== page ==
How PR Ploys Fill the Pentagon's Recruiting Quotas
Increasing "the ranks of our military" is "one of the first steps we can take together" to "position America to meet every challenge that confronts us," said President Bush in last week's State of the Union address. "Tonight I ask the Congress to authorize an increase in the size of our active Army and Marine Corps by 92,000 in the next five years."
The 92,000 figure was put forward by Defense Secretary Robert Gates, who told the Senate Armed Services Committee on January 12 that more troops are needed to boost "combat capability" and "strengthen our military for the long war against terrorism." The Pentagon plans to meet that goal by reenlisting former Marines and increasing the Army's recruitment and retention rates.
Under the plan, the Army would only "slightly increase its recruitment goals -- by 2,000 to 3,000" a year, according to UPI. But in 2005, "the Army failed to meet its annual recruiting goal by the widest margin in two decades," reported the New York Times. To meet its 2006 goal, the Army hired more recruiters, raised the maximum allowable age for recruits, doubled the percentage of recruits who scored low on aptitude tests, issued waivers for some recruits' prior convictions, and significantly increased cash bonuses.
If it was that difficult for the Army to meet past recruiting goals, how will it meet future, larger ones? Some clues are offered in the Army's self-nomination for a prestigious public relations award.
The Army submitted its "Birth of an Army, Birth of Freedom: The U.S. Army 225th Birthday Campaign" for consideration in the Public Relations Society of America's 2001 annual awards. (The Army won an award, but then so did the U.S. Northern Command in 2006, for "outstanding achievement in strategic public relations planning and implementation in response to Hurricane Katrina.")
The nomination documents provide a rare, detailed look at Army recruiting, including how the largest branch of the U.S. armed forces works with public relations firms and major media to meet recruiting goals. Moreover, they illustrate how a small campaign, by Pentagon standards -- the Army spent $370,000 and used its "in-house marketing team" -- can reach tens of millions of people, thanks in large part to uncritical support from broadcast outlets.
Ketchum as Catch Can
Following significant troop reductions throughout the 1990's, "the Army was becoming disconnected from the American people," explains the awards nomination. "Recruiting new soldiers had become increasingly more difficult, with the Army having not met its recruiting goals" for fiscal years 1997 through 1999. The Army's public affairs staff -- the government's preferred description for its PR people -- hoped that a concerted media campaign could "assist recruiting efforts by using the Army 225th Birthday as a mechanism for attracting potential recruits."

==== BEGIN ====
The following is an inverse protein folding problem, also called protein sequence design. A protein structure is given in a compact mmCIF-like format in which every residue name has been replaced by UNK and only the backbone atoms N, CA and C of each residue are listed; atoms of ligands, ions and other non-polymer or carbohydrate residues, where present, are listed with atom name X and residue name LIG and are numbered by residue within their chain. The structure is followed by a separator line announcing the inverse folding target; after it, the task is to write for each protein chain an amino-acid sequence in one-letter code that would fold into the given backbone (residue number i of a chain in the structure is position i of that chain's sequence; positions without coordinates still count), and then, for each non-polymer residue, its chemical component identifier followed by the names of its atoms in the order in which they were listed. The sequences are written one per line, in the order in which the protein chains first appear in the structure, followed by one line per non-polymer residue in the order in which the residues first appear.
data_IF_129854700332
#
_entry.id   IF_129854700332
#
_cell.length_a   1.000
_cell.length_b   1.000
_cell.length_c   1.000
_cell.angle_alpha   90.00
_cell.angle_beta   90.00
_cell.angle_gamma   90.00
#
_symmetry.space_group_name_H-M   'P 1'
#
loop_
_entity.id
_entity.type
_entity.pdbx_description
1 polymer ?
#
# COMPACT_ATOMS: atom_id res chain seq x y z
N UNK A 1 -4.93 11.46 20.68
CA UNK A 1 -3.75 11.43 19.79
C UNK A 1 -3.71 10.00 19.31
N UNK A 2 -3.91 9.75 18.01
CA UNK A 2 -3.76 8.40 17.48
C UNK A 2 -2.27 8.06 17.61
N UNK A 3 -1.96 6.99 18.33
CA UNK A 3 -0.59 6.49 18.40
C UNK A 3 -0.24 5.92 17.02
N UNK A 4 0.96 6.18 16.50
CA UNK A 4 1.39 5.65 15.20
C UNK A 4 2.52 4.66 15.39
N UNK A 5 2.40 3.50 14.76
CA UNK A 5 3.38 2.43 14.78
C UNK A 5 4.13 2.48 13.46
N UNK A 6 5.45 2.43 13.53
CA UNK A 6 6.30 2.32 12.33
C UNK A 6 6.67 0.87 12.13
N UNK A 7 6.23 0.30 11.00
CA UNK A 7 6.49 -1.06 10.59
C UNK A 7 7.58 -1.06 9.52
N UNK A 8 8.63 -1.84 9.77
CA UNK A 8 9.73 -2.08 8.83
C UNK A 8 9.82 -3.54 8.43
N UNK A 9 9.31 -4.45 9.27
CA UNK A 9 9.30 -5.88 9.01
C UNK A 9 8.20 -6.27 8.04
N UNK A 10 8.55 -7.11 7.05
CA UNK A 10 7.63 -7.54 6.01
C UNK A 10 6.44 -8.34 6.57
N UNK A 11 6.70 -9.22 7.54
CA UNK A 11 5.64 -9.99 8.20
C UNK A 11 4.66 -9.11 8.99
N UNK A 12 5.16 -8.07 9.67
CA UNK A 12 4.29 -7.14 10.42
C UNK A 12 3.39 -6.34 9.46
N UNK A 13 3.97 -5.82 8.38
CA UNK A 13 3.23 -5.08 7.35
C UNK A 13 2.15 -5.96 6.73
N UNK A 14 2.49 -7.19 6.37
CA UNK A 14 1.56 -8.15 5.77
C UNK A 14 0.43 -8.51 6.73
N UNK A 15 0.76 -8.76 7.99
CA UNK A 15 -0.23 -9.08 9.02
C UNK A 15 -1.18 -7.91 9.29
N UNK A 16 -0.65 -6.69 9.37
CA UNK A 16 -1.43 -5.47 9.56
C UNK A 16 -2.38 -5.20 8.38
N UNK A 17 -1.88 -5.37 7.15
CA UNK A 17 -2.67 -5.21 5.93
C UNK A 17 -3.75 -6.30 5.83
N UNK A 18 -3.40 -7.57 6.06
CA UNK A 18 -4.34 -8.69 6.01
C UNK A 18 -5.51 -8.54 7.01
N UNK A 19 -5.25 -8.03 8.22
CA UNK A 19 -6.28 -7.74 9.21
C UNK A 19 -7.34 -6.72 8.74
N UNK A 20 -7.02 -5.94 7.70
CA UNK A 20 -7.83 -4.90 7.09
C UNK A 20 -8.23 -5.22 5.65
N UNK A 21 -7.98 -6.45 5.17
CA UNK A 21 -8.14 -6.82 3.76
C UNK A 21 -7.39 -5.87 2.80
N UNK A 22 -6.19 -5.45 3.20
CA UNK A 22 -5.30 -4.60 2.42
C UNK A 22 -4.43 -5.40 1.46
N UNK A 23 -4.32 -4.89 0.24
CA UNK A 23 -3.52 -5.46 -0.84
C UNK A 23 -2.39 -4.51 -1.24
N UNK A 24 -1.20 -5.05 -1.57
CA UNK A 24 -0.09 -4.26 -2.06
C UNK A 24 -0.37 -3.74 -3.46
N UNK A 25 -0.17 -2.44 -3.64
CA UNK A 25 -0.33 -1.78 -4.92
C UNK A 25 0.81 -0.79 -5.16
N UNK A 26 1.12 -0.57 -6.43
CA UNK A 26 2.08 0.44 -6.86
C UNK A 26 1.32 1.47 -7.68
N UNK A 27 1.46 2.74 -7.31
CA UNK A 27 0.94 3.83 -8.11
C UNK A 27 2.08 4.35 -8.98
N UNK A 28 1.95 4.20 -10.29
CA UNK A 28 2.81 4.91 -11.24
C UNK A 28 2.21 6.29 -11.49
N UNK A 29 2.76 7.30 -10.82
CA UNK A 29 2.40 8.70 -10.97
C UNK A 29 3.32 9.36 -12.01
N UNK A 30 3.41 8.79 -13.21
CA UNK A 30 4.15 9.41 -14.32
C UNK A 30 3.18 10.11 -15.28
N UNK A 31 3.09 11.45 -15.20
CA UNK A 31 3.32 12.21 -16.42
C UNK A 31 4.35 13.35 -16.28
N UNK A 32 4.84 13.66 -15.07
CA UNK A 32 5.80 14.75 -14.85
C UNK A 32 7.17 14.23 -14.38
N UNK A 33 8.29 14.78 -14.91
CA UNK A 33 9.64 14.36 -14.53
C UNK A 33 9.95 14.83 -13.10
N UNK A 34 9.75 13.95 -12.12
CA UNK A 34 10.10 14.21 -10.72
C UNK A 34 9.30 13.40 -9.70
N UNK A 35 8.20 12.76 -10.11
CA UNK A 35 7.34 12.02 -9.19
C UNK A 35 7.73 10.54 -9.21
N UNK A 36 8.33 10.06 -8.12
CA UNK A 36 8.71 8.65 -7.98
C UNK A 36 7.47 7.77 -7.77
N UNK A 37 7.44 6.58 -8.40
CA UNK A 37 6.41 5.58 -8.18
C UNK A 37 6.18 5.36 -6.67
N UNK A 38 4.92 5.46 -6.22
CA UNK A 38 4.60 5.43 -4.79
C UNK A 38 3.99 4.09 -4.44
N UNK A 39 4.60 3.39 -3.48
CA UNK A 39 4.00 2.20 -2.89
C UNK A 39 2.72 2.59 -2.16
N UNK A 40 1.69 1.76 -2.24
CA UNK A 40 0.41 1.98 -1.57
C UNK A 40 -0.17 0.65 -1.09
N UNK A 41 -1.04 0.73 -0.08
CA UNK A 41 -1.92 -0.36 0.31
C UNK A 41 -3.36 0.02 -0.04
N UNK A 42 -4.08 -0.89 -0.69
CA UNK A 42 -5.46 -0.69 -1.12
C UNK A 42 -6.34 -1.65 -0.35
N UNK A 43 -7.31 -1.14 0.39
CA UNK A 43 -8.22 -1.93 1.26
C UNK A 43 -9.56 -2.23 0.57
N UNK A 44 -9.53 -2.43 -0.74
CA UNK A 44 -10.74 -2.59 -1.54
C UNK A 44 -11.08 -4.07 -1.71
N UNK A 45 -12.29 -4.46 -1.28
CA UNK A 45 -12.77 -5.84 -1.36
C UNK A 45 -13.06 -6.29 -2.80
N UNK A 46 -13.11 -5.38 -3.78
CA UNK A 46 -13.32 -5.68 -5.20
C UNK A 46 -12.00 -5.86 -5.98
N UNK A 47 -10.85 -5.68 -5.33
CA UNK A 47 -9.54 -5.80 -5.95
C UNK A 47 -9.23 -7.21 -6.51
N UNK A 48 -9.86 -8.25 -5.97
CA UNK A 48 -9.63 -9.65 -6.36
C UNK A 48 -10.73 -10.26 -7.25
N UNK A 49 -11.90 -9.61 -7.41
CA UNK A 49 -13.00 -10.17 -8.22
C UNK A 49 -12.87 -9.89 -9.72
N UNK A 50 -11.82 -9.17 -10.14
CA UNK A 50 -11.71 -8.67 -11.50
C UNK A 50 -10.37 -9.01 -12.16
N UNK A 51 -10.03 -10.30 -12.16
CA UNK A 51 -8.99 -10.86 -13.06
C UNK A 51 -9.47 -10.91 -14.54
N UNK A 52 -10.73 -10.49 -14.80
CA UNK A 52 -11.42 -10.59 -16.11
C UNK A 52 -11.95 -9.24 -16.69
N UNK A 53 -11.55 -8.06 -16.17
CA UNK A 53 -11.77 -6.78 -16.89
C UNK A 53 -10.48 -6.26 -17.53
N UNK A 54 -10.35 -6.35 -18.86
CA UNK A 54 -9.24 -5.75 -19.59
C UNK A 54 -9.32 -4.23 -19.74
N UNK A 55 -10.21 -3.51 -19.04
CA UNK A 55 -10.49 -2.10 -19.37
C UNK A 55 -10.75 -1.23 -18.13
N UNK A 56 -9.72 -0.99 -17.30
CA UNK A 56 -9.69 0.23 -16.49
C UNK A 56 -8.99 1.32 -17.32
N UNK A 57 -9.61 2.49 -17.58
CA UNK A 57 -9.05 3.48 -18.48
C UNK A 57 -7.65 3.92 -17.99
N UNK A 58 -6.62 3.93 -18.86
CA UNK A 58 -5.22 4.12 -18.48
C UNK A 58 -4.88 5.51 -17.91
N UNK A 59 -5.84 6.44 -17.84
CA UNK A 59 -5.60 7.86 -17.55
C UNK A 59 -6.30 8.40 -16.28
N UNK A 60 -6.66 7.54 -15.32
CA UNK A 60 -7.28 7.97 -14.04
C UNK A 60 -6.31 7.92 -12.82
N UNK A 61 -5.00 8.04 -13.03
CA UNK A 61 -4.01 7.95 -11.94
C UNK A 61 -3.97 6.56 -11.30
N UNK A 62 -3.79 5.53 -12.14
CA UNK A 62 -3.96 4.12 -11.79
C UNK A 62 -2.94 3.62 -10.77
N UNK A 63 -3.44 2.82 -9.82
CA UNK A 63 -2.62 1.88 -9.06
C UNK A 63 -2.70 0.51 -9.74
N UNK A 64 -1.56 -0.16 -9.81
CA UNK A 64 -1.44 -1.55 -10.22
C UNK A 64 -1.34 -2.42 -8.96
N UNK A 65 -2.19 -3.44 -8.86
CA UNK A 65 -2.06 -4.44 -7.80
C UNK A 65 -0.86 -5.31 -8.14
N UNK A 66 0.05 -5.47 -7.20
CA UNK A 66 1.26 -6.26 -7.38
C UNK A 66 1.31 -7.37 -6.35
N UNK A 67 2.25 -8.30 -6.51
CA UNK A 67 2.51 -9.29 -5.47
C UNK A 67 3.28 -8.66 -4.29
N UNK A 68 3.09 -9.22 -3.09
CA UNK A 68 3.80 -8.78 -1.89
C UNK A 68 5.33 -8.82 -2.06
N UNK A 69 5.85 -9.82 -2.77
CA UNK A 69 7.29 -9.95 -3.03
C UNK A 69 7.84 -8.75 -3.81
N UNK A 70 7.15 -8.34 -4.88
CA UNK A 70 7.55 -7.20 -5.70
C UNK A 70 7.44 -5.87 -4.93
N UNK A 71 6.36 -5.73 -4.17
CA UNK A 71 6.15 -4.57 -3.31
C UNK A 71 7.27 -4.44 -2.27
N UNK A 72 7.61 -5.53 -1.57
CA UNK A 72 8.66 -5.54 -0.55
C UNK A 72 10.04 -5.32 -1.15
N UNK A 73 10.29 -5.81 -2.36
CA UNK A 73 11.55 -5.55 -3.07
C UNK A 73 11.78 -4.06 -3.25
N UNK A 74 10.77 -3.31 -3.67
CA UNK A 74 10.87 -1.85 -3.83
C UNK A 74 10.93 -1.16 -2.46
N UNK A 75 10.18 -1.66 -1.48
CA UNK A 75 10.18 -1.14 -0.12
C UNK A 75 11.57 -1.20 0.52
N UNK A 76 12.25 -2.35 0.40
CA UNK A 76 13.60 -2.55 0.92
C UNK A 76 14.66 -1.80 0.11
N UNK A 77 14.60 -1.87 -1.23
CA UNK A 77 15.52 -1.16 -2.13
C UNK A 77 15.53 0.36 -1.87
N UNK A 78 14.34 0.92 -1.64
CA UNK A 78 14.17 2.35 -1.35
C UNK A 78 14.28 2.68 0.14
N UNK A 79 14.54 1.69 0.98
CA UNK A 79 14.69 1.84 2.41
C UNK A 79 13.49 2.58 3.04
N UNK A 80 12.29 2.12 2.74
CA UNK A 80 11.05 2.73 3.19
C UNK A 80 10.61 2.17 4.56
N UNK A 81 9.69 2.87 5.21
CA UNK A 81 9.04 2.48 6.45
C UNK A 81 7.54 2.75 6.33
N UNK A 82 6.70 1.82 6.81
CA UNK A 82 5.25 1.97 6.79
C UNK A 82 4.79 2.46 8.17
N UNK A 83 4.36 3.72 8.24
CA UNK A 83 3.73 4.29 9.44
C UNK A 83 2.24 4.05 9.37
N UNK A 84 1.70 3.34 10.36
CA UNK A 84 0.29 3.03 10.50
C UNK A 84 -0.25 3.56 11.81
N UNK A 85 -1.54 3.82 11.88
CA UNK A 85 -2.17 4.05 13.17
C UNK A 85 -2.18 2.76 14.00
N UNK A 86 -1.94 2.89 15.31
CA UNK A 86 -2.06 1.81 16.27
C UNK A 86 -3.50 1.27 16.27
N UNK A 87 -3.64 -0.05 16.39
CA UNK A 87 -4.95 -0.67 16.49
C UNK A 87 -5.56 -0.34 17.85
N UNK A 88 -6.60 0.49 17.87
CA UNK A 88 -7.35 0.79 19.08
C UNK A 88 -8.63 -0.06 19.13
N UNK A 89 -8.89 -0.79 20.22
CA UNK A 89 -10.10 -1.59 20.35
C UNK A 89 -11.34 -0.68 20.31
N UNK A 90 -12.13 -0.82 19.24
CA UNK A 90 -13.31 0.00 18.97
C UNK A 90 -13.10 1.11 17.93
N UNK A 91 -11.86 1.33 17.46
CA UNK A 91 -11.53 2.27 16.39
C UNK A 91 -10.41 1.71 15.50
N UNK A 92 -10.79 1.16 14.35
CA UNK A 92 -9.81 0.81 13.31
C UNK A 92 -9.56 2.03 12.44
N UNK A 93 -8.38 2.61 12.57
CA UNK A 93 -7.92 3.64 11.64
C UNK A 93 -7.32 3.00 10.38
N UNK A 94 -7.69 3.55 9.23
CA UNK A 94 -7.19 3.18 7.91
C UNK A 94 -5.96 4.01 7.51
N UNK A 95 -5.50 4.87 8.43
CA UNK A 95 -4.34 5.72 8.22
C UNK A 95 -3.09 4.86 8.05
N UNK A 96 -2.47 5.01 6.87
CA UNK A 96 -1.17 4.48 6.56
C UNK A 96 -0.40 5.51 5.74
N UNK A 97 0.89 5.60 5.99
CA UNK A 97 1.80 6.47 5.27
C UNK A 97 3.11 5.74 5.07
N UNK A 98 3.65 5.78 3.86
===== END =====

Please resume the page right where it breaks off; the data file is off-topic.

The Army drew on extensive research to develop the campaign, including a survey by a major and controversial PR firm. "In conjunction with the Army's Training With Industry program at Ketchum, an Army Public Affairs officer worked with Ketchum's research department to conduct attitudinal research about the Army," the awards nomination states. "The study was focused on regions of the United States without a large military presence."
Remember Armstrong Williams, the conservative pundit outed for promoting No Child Left Behind while secretly pocketing payments from the Bush administration? He was a subcontractor on Ketchum's PR contract with the U.S. Department of Education. Ketchum also produced video news releases, or fake TV news reports, for the Education and Health and Human Services Departments that were later found to be illegal covert propaganda. When Ketchum won another major government contract in 2005, to promote the Medicare drug benefit, the Washington Post felt the need to note that "the firm promised the new ads will not cross the legal line."
For the Army, Ketchum conducted interviews with 321 people, either "parents of school-aged children" or "students in high school or just starting college" from across the United States, or "Pittsburgh consumers." Among the positive findings of the firm's "Reconnecting the U.S. Army to America Survey" was: "A majority of respondents acknowledge the Army's role in exploring and settling the country (70%), and an equal number realize that technology developed by the Army has beneficial civilian applications."